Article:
A TV screen shows Vietnamese Foreign Minister Pham Binh Minh and his Chinese counterpart Wang Yi during a virtual meeting on bilateral issues, in Hanoi, Vietnam, July 21, 2020.
A TV screen shows Vietnamese Foreign Minister Pham Binh Minh and his Chinese counterpart Wang Yi during a virtual meeting on bilateral issues, in Hanoi, Vietnam, July 21, 2020.

TAIPEI, TAIWAN - Officials from Vietnam and China met this week after months of maritime disputes, including a sunken boat and missile tests.

Chinese Defense Minister Wei Fenghe met Vietnamese ambassador to China Phạm Sao Mai in Beijing.

Wei said at the meeting China hopes to “strengthen unity, closely cooperate and appropriately handle disputes” with Vietnam in the face of “global changes,” according to a statement on the ministry's website.

Coolig China - Vietnam tensions 

Asia political experts say the two sides are seeking to cool tensions between the Asian neighbors to prevent an escalation of their recent conflicts at sea.

“It’s an attempt to dial down, I think, tensions, not end them but to dial down tensions specifically,” said Carl Thayer, Southeast Asia-specialized emeritus professor at the University of New South Wales in Australia.

Although the two Communist party-run states are known for dramatic ups and downs in their relations, the first eight months of 2020 tested the downside with a series of incidents in the contested South China Sea.

In April a Chinese survey vessel sank a Vietnamese fishing boat.  Two months later, a Chinese survey ship passed within 200 nautical miles (370 kilometers) of Vietnam’s coast in an exclusive economic zone or EEZ. In August the Chinese military test-fired two missiles near the Paracel Islands, a South China Sea archipelago controlled by Beijing but vehemently contested by Vietnam, Chinese media reports say.

“They rammed the Vietnamese fishing vessel, they sent the (survey ship) Haiyang Dizhi No. 8 to Vietnam’s EEZ, and I think that’s what really drove the Vietnamese up the wall,” said Yun Sun, East Asia Program senior associate at the Stimson Center think tank in Washington.

Vietnam for its part angered China with a March 30 note to the United Nations rebutting the legal basis for Beijing’s maritime claims.  China cites historical usage records to back its maritime claims.

Vietnam and China contest sovereignty over the 3.5 million-square-meter waterway that’s prized for energy reserves and fisheries. Brunei, Malaysia, the Philippines and Taiwan dispute the Chinese claims as well.  China has strengthened its control over the past decade by landfilling tiny islets for military use.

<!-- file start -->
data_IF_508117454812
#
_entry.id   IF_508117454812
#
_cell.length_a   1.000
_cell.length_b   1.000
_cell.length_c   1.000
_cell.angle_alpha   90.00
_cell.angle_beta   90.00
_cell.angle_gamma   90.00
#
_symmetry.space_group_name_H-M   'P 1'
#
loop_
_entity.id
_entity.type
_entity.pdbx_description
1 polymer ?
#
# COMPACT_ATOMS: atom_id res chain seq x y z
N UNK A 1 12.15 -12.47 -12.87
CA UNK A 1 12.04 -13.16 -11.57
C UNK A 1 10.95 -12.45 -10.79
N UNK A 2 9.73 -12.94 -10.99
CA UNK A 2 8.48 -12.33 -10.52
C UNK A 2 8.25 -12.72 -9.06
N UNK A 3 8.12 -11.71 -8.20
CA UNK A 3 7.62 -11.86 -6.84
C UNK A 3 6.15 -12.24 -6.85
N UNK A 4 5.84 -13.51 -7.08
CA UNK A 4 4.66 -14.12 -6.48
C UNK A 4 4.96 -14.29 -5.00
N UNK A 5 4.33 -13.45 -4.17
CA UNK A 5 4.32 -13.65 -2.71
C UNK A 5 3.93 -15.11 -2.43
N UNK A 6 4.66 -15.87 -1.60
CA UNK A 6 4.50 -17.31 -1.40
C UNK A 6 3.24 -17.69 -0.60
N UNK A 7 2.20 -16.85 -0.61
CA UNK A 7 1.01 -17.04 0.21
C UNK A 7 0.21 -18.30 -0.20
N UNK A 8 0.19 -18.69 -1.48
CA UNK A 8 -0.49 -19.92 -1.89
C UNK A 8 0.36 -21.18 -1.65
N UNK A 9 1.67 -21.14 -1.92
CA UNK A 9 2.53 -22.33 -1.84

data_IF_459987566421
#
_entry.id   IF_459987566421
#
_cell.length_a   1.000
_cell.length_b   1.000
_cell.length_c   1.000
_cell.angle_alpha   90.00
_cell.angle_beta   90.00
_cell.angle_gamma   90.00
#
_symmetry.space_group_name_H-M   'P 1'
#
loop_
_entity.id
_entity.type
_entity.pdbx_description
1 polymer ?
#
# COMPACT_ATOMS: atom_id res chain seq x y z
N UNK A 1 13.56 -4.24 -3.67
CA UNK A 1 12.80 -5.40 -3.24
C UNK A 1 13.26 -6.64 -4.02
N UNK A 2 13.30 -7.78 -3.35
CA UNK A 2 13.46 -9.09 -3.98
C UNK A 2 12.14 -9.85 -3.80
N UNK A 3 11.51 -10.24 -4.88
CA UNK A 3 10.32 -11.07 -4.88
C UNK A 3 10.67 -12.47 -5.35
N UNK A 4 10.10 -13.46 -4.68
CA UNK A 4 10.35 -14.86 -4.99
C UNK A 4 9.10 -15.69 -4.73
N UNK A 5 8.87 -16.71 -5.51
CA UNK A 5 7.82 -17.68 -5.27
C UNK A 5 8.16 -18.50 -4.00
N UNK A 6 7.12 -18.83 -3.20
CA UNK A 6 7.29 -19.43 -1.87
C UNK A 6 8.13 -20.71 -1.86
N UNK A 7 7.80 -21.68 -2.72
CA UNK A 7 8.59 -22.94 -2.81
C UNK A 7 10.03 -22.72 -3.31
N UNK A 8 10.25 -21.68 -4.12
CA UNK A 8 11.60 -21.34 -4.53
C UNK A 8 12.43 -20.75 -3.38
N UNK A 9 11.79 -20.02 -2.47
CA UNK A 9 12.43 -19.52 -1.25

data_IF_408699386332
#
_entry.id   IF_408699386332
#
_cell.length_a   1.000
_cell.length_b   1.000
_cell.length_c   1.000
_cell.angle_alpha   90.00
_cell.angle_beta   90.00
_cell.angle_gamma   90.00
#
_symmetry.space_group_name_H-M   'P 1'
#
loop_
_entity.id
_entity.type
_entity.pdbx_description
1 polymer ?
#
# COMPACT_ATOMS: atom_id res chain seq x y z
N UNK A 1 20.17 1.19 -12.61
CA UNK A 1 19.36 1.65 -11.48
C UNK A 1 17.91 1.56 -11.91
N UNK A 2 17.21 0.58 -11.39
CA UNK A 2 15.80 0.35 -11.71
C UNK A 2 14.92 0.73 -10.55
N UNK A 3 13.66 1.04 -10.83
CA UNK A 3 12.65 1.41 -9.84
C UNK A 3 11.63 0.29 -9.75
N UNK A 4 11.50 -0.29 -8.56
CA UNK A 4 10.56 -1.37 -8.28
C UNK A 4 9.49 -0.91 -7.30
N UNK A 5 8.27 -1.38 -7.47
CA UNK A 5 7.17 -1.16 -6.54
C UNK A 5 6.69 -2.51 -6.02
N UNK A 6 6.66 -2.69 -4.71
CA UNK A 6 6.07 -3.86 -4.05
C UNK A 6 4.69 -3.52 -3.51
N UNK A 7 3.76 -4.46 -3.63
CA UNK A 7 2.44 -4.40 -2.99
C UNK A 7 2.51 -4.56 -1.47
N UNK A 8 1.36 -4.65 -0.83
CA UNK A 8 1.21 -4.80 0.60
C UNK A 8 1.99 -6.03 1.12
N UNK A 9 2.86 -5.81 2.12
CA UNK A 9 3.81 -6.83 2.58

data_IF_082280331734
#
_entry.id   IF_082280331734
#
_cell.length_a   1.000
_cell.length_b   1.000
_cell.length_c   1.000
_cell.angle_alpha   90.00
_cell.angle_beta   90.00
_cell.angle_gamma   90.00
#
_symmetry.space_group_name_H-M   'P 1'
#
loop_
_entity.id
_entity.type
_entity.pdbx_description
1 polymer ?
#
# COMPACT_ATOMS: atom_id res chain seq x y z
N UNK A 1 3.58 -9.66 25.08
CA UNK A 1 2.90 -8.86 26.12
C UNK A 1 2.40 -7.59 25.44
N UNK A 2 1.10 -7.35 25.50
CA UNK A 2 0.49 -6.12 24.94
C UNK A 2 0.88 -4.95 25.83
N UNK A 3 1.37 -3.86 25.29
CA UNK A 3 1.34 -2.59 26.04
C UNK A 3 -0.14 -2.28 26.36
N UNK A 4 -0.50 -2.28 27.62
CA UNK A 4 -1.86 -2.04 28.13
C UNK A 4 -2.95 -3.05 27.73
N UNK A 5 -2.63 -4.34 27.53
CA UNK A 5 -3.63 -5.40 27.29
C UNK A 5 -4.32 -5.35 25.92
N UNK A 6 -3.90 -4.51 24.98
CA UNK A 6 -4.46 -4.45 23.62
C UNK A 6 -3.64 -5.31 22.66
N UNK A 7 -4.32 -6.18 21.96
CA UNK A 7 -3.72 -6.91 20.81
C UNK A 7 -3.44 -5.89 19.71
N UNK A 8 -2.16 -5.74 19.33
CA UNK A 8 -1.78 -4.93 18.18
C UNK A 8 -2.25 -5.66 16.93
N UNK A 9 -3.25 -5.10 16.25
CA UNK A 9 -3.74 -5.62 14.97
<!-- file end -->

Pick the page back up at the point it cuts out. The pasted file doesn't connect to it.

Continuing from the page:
US influence in Asia

Defense officials in Beijing hope China and Vietnam will oppose “hegemonism” and “interventionism,” China's foreign ministry statement added.

Chinese officials want the defense minister’s talks with Vietnam’s ambassador to cast China as a collaborator among Asian governments, said Alexander Vuving, professor at the Daniel K. Inouye Asia-Pacific Center for Security Studies in Hawaii. Lack of willingness to cooperate would make China’s former Cold War foe the United States more influential in Asia.

“China wants to show the world that they are able to cooperate, and they are actually cooperating with smaller neighbors,” said Vuving.

China hopes particularly to bolster its image around Asia after U.S. Secretary of State Michael Pompeo’s tough talk against it, which Thayer describes as an “onslaught.”  Pompeo said in July the United States would protect Asian countries threatened by Beijing, including in the South China Sea.

The U.S. Navy regularly passes ships into the sea to show it’s open internationally despite Chinese claims to about 90% of it.

China sees U.S. movement in the sea as intervention by an outside power.  Australia, Japan, and the United States have separately offered military aid to Vietnam over the past four years.

FILE - Royal Australian Navy frigate HMAS Toowoomba prepares to dock at Saigon port in Ho Chi Minh City, Vietnam, April 19, 2018.

China is Vietnam’s top trading partner as well as a key source of raw materials for Vietnam’s all-important manufacturing sector.  “For the Vietnamese, the agenda is to maintain sort of a friendly relationship with China,” said Vuving. “They badly need that, so at least at the minimum they have to keep the channels with China.”

In the longer term, China hopes to persuade Vietnam into joining its $1 trillion Belt-and-Road initiative, he added.

The seven-year-old global project aims to build new infrastructure to foster trade routes around Eurasia.  Vietnam, where citizens distrust China over centuries of territorial disputes and the ongoing South China Sea conflict, has resisted supporting the project.